Rock music in Germany
Date of Event: December 4, 2012
Posted: November 16, 2012
GRANVILLE, Ohio—A view of rock music in Germany and how it shaped German identity in the 1950s and early 1960s will be considered in a lecture, “Can You Put a Beat to that Umlaut,” at 4:30 p.m. on Tuesday, Dec. 4, in the auditorium of Denison University’s Higley Hall (100 Ridge Road). The lecture by Susan Hohl, a graduate student at the University of Chicago, is sponsored by the department of modern languages and is free and open to the public. For more information, contact Liz Barringer-Smith at 740-587-6643 or visit www.denison.edu.
In the aftermath of National Socialism and the Second World War, Germany suffered a cultural identity crisis in which the viability of German as a language for popular song was questioned. When rock’n’roll made its way from America and Britain to Germany in the late 1950s and early 1960s, many felt it could only be “properly” sung in English, a view that persisted even into the 1980s.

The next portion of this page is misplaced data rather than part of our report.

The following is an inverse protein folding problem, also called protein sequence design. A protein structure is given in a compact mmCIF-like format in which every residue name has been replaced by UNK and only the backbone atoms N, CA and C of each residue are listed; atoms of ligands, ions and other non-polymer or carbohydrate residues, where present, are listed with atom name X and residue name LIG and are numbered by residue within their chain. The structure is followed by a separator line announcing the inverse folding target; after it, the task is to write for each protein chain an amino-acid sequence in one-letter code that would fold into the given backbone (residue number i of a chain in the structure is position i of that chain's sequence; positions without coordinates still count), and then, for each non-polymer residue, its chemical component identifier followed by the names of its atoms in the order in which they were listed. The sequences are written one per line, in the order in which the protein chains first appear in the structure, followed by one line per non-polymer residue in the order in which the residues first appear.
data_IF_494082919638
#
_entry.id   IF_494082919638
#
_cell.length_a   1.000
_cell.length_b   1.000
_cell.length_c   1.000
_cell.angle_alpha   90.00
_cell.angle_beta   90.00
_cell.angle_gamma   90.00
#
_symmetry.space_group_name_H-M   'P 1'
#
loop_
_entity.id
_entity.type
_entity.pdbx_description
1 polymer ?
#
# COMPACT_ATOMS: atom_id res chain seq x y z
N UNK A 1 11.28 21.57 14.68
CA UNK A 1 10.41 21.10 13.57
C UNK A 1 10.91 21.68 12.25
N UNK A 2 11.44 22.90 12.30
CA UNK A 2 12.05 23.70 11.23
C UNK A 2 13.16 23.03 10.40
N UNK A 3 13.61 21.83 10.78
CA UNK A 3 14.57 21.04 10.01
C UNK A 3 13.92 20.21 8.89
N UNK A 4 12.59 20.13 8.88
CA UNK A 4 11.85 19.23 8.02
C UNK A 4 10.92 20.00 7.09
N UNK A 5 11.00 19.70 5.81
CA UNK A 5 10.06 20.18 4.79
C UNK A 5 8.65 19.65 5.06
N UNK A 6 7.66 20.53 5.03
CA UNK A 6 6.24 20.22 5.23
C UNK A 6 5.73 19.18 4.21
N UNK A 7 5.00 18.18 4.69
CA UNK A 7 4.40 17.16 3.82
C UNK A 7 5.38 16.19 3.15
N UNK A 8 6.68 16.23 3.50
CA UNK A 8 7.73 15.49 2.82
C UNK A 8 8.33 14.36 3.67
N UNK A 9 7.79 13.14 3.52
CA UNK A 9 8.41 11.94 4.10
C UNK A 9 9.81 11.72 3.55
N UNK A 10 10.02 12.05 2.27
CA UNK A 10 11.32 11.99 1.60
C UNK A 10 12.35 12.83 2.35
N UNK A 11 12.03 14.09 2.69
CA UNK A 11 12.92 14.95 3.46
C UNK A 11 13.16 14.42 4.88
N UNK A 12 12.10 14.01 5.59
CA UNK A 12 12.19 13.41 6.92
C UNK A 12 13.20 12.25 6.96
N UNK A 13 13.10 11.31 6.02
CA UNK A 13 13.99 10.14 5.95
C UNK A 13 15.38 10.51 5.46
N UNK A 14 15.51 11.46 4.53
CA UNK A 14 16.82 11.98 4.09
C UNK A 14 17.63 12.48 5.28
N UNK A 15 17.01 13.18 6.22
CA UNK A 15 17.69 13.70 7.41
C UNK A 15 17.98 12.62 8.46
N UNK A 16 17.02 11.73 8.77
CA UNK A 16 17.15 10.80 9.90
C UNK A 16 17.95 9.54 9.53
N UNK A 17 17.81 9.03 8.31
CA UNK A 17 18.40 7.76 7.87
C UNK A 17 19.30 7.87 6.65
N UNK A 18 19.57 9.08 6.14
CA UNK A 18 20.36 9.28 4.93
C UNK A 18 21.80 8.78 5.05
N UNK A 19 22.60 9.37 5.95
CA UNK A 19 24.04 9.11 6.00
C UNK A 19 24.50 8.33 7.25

CALENDAR LISITNG, Denison University, Granville—Lecture: “Can You Put a Beat to that Umlaut” by Susan Hohl at 4:30 p.m. on Tuesday, Dec. 4, in the auditorium of Higley Hall (100 Ridge Road). Free and open to the public. For more information, contact Liz Barringer-Smith at 740-587-6643 or visit www.denison.edu.
Denison University, founded in 1831, is an independent, residential liberal arts institution located in Granville, Ohio. A highly selective college enrolling 2,100 full-time undergraduate students from all 50 states and dozens of foreign countries, Denison is a place where innovative faculty and motivated students collaborate in rigorous scholarship, civic engagement and the cultivation of independent thinking.
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